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I have an application which is used for displaying and modifying huge volumes of point cloud data from lidar files (up to few gigabytes each, sometimes loaded in simultaneously). In the app the user is able to view a 2D image of loaded points (from the top) and select a profile to view in another window (from the side). Again this involves millions of points and they are displayed using OpenGL.

To handle the data there is also a quadtree library, which works, but is extremely slow. It has been used for some time, but recently the lidar point format changed and the LidarPoint object needed a number of attributes (class members) added, which cause it to grow in size in turn affecting the performance to almost unusable level (think 5 minutes to load a single 2GB file).

The quadtree currently consist of pointers to PointBucket objects which are simply arrays of LidarPoint objects with specified capacity and defined boundaries (for spatial queries). If the bucket capacity is exceeded it splits into four buckets. There is also kind of a caching system in place which causes point buckets to get dumped to disk when the point data is taking too much memory. These are then loaded back into memory if needed. Finally every PointBucket contains subbuckets/resolution levels which hold every n-th point of the original data and are used when displaying the data depending on the zoom level. That is because displaying few million points at once, while that level of detail is not necessary, is just extremely slow.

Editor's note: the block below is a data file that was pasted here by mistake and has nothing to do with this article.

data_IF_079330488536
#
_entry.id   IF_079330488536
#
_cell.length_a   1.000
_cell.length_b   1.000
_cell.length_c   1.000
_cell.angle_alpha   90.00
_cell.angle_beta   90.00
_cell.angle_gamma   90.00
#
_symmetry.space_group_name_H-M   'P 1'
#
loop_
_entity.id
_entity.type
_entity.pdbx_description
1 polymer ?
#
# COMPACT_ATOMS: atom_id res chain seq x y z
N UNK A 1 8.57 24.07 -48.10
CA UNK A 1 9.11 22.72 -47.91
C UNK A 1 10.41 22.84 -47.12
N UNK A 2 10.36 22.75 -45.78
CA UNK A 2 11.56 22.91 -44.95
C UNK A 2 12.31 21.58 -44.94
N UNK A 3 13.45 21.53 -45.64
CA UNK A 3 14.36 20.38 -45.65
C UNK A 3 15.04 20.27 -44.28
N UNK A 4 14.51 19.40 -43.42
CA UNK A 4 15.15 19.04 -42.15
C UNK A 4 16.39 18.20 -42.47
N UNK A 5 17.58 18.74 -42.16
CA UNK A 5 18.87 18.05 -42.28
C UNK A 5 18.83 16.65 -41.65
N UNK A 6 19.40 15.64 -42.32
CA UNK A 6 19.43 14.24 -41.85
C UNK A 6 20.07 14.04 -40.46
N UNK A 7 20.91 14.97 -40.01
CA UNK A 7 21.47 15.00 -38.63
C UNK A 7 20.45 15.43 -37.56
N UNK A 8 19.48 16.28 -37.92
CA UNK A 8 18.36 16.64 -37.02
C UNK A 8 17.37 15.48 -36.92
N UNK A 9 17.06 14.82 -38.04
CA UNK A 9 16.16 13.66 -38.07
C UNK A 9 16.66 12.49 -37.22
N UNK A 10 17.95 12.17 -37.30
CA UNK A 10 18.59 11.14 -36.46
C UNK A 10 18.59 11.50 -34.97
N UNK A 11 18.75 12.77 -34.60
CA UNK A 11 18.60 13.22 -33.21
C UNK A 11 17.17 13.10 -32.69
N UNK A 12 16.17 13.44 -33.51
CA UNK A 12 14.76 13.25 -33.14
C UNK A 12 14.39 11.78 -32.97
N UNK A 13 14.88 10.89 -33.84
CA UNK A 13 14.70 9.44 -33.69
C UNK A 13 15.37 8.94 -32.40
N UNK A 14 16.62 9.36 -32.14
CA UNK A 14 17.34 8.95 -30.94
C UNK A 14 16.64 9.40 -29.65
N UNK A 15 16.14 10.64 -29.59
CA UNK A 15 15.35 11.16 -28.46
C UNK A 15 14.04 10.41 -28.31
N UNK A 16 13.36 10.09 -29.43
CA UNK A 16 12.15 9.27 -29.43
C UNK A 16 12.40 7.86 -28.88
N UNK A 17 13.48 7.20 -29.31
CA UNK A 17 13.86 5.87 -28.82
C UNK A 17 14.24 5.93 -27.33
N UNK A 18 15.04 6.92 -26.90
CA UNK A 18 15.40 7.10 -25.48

I hope you can get a picture from this. If not please ask and I can provide some more details or upload more code. For example here is the current (and slow) insert method:

// Insert in QuadTree
bool QuadtreeNode::insert(LidarPoint newPoint)
{
   // if the point dosen't belong in this subset of the tree return false
   if (newPoint.getX() < minX_ || newPoint.getX() > maxX_ || 
       newPoint.getY() < minY_ || newPoint.getY() > maxY_)
   {
      return false;
   }
   else
   {
      // if the node has overflowed and is a leaf
      if ((numberOfPoints_ + 1) > capacity_ && leaf_ == true)
      {
         splitNode();

         // insert the new point that caused the overflow
         if (a_->insert(newPoint))
         {
            return true;
         }
         if (b_->insert(newPoint))
         {
            return true;
         }
         if (c_->insert(newPoint))
         {
            return true;
         }
         if (d_->insert(newPoint))
         {
            return true;
         }
         throw OutOfBoundsException("failed to insert new point into any \
                                     of the four child nodes, big problem");
      }

      // if the node falls within the boundary but this node not a leaf
      if (leaf_ == false)
      {
         return false;
      }
      // if the node falls within the boundary and will not cause an overflow
      else
      {
         // insert new point
         if (bucket_ == NULL)
         {
            bucket_ = new PointBucket(capacity_, minX_, minY_, maxX_, maxY_, 
                                      MCP_, instanceDirectory_, resolutionBase_, 
                                      numberOfResolutionLevels_);